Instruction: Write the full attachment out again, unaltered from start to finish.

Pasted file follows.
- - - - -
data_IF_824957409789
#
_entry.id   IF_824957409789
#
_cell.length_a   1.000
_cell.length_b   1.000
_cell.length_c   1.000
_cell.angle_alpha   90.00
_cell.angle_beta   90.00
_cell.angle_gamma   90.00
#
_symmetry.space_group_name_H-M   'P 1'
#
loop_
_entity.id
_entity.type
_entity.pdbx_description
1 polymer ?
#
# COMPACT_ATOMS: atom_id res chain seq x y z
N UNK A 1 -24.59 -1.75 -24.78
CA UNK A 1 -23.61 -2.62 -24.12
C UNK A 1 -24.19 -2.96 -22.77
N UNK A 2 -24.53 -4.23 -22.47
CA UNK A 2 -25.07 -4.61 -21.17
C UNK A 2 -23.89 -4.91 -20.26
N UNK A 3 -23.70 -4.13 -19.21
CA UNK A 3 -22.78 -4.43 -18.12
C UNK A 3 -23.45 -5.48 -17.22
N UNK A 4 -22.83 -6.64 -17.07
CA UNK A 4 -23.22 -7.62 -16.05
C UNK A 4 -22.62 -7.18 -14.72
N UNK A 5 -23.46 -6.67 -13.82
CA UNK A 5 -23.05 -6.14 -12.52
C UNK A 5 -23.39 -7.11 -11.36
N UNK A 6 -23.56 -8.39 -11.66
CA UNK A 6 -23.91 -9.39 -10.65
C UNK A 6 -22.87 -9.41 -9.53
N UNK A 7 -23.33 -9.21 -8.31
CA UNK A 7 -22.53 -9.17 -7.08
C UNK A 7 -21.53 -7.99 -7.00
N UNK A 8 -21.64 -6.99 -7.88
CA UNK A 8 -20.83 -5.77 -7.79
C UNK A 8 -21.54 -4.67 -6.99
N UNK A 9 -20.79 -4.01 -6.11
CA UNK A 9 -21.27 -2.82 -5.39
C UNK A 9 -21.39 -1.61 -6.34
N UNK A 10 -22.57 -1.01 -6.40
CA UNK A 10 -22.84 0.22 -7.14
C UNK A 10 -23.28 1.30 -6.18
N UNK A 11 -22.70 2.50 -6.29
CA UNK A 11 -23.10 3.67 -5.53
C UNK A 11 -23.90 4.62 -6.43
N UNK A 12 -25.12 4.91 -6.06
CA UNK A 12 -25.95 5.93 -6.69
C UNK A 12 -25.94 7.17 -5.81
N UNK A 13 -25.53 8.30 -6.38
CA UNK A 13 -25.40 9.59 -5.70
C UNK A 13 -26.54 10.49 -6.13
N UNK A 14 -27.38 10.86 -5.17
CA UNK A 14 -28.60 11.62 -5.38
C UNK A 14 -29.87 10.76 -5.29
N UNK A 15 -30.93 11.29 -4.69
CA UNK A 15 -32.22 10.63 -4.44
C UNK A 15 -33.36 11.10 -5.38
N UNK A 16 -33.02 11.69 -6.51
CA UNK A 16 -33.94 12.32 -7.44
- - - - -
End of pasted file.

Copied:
data_IF_824957409789
#
_entry.id   IF_824957409789
#
_cell.length_a   1.000
_cell.length_b   1.000
_cell.length_c   1.000
_cell.angle_alpha   90.00
_cell.angle_beta   90.00
_cell.angle_gamma   90.00
#
_symmetry.space_group_name_H-M   'P 1'
#
loop_
_entity.id
_entity.type
_entity.pdbx_description
1 polymer ?
#
# COMPACT_ATOMS: atom_id res chain seq x y z
N UNK A 1 -24.59 -1.75 -24.78
CA UNK A 1 -23.61 -2.62 -24.12
C UNK A 1 -24.19 -2.96 -22.77
N UNK A 2 -24.53 -4.23 -22.47
CA UNK A 2 -25.07 -4.61 -21.17
C UNK A 2 -23.89 -4.91 -20.26
N UNK A 3 -23.70 -4.13 -19.21
CA UNK A 3 -22.78 -4.43 -18.12
C UNK A 3 -23.45 -5.48 -17.22
N UNK A 4 -22.83 -6.64 -17.07
CA UNK A 4 -23.22 -7.62 -16.05
C UNK A 4 -22.62 -7.18 -14.72
N UNK A 5 -23.46 -6.67 -13.82
CA UNK A 5 -23.05 -6.14 -12.52
C UNK A 5 -23.39 -7.11 -11.36
N UNK A 6 -23.56 -8.39 -11.66
CA UNK A 6 -23.91 -9.39 -10.65
C UNK A 6 -22.87 -9.41 -9.53
N UNK A 7 -23.33 -9.21 -8.31
CA UNK A 7 -22.53 -9.17 -7.08
C UNK A 7 -21.53 -7.99 -7.00
N UNK A 8 -21.64 -6.99 -7.88
CA UNK A 8 -20.83 -5.77 -7.79
C UNK A 8 -21.54 -4.67 -6.99
N UNK A 9 -20.79 -4.01 -6.11
CA UNK A 9 -21.27 -2.82 -5.39
C UNK A 9 -21.39 -1.61 -6.34
N UNK A 10 -22.57 -1.01 -6.40
CA UNK A 10 -22.84 0.22 -7.14
C UNK A 10 -23.28 1.30 -6.18
N UNK A 11 -22.70 2.50 -6.29
CA UNK A 11 -23.10 3.67 -5.53
C UNK A 11 -23.90 4.62 -6.43
N UNK A 12 -25.12 4.91 -6.06
CA UNK A 12 -25.95 5.93 -6.69
C UNK A 12 -25.94 7.17 -5.81
N UNK A 13 -25.53 8.30 -6.38
CA UNK A 13 -25.40 9.59 -5.70
C UNK A 13 -26.54 10.49 -6.13
N UNK A 14 -27.38 10.86 -5.17
CA UNK A 14 -28.60 11.62 -5.38
C UNK A 14 -29.87 10.76 -5.29
N UNK A 15 -30.93 11.29 -4.69
CA UNK A 15 -32.22 10.63 -4.44
C UNK A 15 -33.36 11.10 -5.38
N UNK A 16 -33.02 11.69 -6.51
CA UNK A 16 -33.94 12.32 -7.44